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Dysphagia (Difficulty Swallowing)


Dysphagia is a medical term that refers to the inability to properly swallow food. Most of the time, it indicates a problem with your throat or esophagus, a muscular tube that connects the back of your mouth to your stomach.

Swallowing issues can express themselves in a number of different sites, including the mouth, throat, and esophagus.When you have begun to swallow and have the sensation of food sticking or being lodged up at the base of your throat or in your chest, this is referred to as esophageal dysphagia. Oropharyngeal dysphagia refers to swallowing difficulties that manifest in the mouth or throat.

Muscle weakness, sensory anomalies, or growths and obstructions in the mouth or throat are all typical causes of swallowing problems.

Swallowing problems can range in severity from minor to severe. Dysphagia is sometimes accompanied by a sense of discomfort. Swallowing can be difficult in some situations.When it is present in small concentrations, it is characterized by the sense that food is passing through the esophagus more slowly. It is generally considered to be harmless. Liquids may or may not be a source of contention.It is possible that solids and liquids will be unable to move down the esophagus at all when the condition is severe, causing you to vomit the food and drinks you have consumed.In severe case, there may be difficulty swallowing saliva.

Swallowing problems, which can occur when you eat too quickly or do not fully chew your food, are not a major source of concern for the vast majority of people. Persistent dysphagia, on the other hand, may be a sign of a more serious medical problem that necessitates medical intervention and therapy.Difficulty swallowing is also a symptom of Covid infection.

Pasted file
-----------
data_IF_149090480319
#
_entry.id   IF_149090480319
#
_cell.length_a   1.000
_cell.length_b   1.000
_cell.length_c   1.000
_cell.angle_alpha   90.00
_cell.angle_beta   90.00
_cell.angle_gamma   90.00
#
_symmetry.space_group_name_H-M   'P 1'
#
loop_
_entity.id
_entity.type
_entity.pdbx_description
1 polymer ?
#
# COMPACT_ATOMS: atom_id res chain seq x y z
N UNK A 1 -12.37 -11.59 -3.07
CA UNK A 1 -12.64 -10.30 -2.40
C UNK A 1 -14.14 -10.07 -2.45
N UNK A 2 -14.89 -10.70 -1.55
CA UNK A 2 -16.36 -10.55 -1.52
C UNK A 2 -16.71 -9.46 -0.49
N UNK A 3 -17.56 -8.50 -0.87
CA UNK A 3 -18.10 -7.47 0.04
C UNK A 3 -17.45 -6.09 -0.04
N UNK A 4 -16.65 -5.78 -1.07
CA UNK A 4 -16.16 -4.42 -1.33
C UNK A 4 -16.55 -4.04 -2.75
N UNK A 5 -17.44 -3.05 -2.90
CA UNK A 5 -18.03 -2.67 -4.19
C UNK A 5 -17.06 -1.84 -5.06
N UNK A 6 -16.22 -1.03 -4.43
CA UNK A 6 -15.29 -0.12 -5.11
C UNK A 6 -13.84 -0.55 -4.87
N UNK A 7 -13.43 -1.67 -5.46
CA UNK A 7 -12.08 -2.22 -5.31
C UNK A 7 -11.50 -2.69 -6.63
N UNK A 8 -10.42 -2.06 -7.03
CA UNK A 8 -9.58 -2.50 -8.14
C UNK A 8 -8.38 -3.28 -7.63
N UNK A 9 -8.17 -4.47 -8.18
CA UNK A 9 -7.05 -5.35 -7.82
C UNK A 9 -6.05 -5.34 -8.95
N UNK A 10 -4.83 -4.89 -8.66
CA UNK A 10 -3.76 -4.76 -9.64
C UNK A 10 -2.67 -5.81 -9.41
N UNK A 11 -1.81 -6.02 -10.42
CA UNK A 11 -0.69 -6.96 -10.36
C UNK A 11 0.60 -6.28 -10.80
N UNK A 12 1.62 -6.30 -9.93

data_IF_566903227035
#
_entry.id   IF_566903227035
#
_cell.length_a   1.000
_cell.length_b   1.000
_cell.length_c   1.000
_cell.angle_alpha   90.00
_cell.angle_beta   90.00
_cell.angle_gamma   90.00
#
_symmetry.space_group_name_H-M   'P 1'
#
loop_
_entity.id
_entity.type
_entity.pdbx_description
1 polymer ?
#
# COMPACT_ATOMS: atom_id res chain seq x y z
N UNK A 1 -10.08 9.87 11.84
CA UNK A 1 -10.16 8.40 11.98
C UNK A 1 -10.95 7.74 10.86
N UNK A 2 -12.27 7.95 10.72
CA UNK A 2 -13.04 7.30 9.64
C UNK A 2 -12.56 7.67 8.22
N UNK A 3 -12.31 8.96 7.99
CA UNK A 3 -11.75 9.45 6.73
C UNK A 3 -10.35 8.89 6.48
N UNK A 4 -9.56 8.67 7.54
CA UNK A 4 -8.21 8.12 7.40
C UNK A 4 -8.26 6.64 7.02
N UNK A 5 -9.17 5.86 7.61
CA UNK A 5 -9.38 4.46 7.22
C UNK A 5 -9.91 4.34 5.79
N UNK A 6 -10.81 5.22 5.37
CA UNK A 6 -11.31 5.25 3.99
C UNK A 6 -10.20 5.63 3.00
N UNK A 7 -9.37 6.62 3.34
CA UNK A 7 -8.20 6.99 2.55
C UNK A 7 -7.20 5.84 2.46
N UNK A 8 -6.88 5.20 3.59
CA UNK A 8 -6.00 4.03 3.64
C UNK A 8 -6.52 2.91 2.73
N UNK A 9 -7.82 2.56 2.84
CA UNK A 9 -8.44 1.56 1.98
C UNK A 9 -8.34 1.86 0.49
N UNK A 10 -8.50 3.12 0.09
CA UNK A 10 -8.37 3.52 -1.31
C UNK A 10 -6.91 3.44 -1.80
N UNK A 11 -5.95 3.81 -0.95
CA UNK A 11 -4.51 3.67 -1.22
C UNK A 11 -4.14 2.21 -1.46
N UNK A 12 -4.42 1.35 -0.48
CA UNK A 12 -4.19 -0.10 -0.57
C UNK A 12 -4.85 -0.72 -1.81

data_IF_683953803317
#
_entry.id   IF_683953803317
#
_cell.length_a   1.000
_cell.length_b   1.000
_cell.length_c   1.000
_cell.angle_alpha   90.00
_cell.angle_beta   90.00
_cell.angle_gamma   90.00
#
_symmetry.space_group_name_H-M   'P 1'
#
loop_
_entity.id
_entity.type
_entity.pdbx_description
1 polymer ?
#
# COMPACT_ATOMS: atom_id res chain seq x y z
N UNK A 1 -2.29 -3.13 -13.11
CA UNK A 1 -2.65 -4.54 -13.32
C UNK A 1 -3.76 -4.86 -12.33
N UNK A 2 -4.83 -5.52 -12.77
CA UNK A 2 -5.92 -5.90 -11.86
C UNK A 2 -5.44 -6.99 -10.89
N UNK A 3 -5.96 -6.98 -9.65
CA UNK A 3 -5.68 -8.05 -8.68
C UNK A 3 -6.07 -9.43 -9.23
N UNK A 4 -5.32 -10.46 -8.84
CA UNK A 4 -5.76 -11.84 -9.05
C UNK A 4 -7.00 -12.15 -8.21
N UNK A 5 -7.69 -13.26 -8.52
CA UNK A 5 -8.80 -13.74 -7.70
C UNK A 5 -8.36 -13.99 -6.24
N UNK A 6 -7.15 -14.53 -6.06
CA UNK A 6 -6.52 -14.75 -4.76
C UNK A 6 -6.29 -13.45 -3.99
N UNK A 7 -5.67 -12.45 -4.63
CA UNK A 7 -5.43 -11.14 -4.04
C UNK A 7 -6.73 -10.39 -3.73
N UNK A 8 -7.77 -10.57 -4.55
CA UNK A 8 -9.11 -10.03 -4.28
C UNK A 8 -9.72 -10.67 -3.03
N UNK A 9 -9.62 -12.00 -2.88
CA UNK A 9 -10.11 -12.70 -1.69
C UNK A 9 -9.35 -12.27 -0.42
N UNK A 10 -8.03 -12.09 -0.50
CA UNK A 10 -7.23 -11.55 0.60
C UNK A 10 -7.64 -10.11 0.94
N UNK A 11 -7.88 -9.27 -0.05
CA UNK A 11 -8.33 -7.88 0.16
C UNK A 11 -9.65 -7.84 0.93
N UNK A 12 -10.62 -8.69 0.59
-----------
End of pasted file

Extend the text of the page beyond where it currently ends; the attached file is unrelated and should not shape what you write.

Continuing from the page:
Difficulty swallowing can affect anyone at any age, but it is more common in older people than in children.

There are numerous causes of swallowing difficulties, and the treatment is influenced by the etiology of the difficulty swallowing.

Depending on the underlying cause of the problem, there are a variety of treatment options available. Doctors in some instances sometimes prescribe medicine to aid with the swallowing process. If you are unable to swallow, a feeding tube may be required to ensure that you receive appropriate nutrition.

Dysphagia diet reduces the chance of food or liquid entering the windpipe or trachea, which leads to the lungs.Including a range of textures in meals and beverages can help patients swallow more easily and safely.


There are a multitude of disorders, diseases, and conditions that can result in difficulty swallowing food.

Swallowing difficulties can be divided into three groups:

When there is a problem in the mouth, this condition is known as dysphagia of the oral cavity. A number of factors contribute to this, the most prevalent being post-stroke tongue paralysis, chewing difficulty, and neuromuscular abnormalities.

Oropharyngeal dysphagia is a condition that affects the throat. This could be the outcome of a neurological or muscular problem.

Esophageal dysphagia is a disorder that affects the esophageal tube. Any obstruction or compression of the esophagus, as well as a muscle dysfunction, or the presence of pouches in the esophagus, might result in this condition occurring.

Other medical conditions dysphagia causes are: